IMAGE: Wilma evacuees
Carlo Allegri  /  Getty Images
Alejandro Santiago and Erica Hernandez sit with their daughter, Jennifer, at the Red Cross shelter at Golden Gate High School in Naples, Fla., in advance of Hurricane Wilma's arrival.
By Correspondent
NBC News
updated 10/24/2005 6:56:36 AM ET 2005-10-24T10:56:36
REPORTER'S NOTEBOOK

Just before hurricane Wilma was upgraded to a Category 3 storm late Sunday, another 1,400 residents of Naples saw the light — the evacuation light — and piled into shelters in this southern Florida community. 

There are now 6,000 residents seeking shelter. By Sunday afternoon the number was just 2,000. At 5:30 p.m. it had swelled to 4,600. After dark, as the approaching storm began to look more real to southwest Florida residents, another 1,400 evacuees showed up at the county’s nine shelters. Emergency management spokesman Jaime Sarbaugh said they welcomed the surge in evacuees before the storm-force winds begin to pummel the county.

Collier county has a quarter of a million residents. Emergency managers believe about half the population has evacuated to safer areas. In the mandatory evacuation zone of about 60,000 residents which runs along the coast and back bays, officials believe about 80 percent evacuated.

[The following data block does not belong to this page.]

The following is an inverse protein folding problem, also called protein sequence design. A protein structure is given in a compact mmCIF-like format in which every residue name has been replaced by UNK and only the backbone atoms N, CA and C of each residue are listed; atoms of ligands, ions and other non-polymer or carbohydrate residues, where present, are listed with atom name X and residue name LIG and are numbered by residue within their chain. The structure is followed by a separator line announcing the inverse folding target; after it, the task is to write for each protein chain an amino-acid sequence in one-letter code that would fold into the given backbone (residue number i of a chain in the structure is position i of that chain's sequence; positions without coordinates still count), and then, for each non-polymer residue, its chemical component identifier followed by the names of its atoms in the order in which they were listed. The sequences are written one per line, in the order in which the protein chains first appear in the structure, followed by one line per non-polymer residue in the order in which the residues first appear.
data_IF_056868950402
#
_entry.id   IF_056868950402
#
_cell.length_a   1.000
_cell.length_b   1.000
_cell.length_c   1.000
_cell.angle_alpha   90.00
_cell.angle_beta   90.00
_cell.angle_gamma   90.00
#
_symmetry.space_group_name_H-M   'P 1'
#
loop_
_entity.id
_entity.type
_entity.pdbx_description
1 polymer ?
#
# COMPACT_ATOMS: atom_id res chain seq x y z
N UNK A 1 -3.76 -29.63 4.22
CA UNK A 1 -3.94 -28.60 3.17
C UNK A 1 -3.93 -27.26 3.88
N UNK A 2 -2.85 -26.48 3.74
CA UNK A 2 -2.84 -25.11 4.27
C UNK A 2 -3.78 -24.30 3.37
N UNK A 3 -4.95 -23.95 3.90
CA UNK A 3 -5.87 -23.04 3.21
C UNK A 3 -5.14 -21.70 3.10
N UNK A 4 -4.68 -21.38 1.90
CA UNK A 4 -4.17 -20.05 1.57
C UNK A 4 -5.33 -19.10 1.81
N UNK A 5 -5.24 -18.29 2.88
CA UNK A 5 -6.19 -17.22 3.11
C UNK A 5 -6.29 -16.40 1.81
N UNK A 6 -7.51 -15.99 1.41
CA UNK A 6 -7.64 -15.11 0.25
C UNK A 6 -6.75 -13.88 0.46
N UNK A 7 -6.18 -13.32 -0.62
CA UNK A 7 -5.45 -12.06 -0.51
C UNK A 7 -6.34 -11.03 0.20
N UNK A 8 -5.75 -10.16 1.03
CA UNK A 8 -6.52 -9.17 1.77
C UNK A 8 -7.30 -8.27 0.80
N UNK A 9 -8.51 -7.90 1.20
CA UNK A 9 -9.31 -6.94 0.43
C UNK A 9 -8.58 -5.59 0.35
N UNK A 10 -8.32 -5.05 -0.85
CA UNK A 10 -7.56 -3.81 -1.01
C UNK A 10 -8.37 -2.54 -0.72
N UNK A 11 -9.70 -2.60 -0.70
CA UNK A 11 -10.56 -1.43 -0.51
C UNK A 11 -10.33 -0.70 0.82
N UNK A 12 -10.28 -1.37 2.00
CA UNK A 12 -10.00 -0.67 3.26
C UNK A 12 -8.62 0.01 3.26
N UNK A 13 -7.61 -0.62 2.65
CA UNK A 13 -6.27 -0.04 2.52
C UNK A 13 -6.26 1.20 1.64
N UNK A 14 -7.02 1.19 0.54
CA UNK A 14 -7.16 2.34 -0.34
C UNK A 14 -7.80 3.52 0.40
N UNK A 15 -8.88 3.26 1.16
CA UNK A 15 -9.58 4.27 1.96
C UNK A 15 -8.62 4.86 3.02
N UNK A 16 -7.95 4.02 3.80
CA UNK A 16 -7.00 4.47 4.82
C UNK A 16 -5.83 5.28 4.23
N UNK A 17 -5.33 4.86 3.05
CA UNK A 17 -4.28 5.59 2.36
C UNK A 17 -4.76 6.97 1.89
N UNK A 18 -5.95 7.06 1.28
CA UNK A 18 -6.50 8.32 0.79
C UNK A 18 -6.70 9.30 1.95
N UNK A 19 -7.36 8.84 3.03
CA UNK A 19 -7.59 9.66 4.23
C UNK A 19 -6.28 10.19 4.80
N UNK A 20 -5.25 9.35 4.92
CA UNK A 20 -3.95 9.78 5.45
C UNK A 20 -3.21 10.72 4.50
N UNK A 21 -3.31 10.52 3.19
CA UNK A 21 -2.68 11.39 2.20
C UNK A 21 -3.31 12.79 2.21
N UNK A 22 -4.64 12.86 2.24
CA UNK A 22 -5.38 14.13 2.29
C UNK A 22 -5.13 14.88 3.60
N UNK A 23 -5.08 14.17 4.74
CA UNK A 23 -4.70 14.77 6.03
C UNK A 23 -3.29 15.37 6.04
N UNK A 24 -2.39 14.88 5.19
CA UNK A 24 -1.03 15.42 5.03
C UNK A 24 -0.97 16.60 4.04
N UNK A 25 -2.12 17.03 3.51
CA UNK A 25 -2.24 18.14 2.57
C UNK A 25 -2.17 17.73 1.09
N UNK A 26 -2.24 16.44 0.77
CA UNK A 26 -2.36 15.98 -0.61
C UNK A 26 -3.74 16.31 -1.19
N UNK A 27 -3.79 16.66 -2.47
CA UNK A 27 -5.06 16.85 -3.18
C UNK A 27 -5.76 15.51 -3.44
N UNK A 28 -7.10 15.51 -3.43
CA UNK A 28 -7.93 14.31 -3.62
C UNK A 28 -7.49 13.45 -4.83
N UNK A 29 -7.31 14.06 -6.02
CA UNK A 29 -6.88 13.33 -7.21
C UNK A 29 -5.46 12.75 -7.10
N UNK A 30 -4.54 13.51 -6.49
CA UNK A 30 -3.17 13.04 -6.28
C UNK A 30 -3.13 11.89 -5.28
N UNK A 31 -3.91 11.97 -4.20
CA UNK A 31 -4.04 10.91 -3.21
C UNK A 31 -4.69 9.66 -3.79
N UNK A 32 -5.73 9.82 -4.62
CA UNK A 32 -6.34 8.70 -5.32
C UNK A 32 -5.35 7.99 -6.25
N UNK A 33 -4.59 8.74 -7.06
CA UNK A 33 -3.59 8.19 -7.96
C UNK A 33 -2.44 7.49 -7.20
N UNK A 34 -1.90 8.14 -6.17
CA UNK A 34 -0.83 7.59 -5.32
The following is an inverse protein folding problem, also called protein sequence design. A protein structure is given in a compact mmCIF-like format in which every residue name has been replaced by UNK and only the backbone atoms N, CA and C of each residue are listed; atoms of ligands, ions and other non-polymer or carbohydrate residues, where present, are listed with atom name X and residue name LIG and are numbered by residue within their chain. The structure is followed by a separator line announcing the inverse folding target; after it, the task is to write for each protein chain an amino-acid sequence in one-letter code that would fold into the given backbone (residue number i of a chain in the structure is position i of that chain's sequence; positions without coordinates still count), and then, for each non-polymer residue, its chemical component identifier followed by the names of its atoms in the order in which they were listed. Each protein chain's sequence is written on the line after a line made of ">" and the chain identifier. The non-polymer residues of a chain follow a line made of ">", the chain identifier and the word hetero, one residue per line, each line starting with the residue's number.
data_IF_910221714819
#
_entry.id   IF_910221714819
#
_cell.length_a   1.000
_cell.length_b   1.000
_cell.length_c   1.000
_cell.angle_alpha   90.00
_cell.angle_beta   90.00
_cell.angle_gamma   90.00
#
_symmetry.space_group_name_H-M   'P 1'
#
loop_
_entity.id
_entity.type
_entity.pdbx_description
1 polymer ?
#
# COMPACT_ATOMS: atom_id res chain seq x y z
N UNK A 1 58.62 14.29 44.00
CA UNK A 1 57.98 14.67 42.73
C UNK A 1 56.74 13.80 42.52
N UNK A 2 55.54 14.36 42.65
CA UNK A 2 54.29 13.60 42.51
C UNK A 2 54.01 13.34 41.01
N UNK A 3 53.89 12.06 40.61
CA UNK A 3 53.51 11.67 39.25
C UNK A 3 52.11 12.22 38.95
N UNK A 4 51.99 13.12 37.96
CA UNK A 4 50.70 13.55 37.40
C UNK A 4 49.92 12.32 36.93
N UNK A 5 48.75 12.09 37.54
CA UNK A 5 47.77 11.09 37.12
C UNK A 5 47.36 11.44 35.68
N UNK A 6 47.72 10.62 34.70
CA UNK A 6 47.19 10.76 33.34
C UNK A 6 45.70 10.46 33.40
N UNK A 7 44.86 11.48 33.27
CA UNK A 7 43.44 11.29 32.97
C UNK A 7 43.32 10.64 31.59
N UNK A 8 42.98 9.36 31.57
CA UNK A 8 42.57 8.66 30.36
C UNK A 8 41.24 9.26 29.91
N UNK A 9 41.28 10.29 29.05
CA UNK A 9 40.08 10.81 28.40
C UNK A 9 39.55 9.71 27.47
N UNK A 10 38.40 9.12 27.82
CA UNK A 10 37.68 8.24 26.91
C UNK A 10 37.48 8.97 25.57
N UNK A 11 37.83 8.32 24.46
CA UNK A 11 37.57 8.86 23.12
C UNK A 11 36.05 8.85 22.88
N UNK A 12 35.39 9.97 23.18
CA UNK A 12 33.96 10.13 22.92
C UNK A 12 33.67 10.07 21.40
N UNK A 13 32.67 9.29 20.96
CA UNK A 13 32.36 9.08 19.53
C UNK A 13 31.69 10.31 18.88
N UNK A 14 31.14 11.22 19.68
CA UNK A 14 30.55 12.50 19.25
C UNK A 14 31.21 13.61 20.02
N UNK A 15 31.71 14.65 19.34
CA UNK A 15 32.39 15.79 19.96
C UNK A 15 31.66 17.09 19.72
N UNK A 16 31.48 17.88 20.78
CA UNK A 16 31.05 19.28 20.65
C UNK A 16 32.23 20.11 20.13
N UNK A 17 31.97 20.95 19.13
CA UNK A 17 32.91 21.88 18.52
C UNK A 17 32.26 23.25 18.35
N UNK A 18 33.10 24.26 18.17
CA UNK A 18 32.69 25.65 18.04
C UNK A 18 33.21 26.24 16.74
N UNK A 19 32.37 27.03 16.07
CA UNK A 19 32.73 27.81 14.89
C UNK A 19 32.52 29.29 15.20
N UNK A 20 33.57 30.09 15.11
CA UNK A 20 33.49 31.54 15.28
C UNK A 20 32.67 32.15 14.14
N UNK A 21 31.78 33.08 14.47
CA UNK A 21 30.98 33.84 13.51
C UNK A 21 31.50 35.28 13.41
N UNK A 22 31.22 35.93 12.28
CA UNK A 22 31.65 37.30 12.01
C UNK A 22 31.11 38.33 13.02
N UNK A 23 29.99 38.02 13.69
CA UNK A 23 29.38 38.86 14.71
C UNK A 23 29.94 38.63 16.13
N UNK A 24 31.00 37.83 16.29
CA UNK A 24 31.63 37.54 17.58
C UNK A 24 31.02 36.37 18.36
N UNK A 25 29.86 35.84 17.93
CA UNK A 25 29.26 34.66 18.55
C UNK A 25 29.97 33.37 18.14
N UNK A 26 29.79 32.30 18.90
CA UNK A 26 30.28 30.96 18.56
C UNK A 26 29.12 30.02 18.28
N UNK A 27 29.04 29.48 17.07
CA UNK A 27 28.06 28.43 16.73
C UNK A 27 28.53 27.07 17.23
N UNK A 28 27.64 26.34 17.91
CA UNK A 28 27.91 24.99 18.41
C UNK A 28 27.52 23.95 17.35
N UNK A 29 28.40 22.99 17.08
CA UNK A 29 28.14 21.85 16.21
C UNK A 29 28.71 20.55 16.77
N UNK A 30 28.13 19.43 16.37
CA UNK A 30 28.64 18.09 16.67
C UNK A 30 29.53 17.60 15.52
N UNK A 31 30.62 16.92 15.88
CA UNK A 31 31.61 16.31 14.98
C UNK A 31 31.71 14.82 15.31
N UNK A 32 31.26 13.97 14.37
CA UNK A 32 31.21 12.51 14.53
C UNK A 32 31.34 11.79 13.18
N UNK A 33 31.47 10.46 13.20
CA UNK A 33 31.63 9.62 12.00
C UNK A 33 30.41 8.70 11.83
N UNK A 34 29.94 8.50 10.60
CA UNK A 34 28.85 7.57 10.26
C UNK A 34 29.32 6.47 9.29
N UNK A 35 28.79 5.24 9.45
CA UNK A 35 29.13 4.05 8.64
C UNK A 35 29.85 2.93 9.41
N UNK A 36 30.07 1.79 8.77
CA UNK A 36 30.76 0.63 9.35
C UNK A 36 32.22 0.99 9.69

On Marco Island, which has a population of some 20,000, officials believe 90 percent have sought refugee from the storm. Marco has an elevation of between 9 and 11 feet above sea level and emergency managers are very concerned about a storm surge flooding the popular residential and winter vacation island. The bridge linking Marco to the mainland will remain open as the storm makes landfall, but emergency workers will not try to make rescues while hurricane force winds rake the islands. Those winds could reach land by 3 a.m. ET. The most intense part of the storm, the eastern eye wall, should reach the coast about two hours before the eye.

Wilma is now moving at an estimated 18 mph according to the National Hurricane Center. That could bring it ashore near dawn.

A NOAA measuring instrument at the Naples fishing pier has already recorded a 6 inch rise in sea levels. This is before the anticipated storm surge begins to push into the vulnerable Florida coast line.  Sarbaugh, with the Collier County Emergency Operations Center, said at midnight that they now think the storm will reach the coast just south of Naples, so the surge may not be as bad in the city as once feared. But she cautioned that hurricane force winds will extend 85 miles either side of the eye of the storm.

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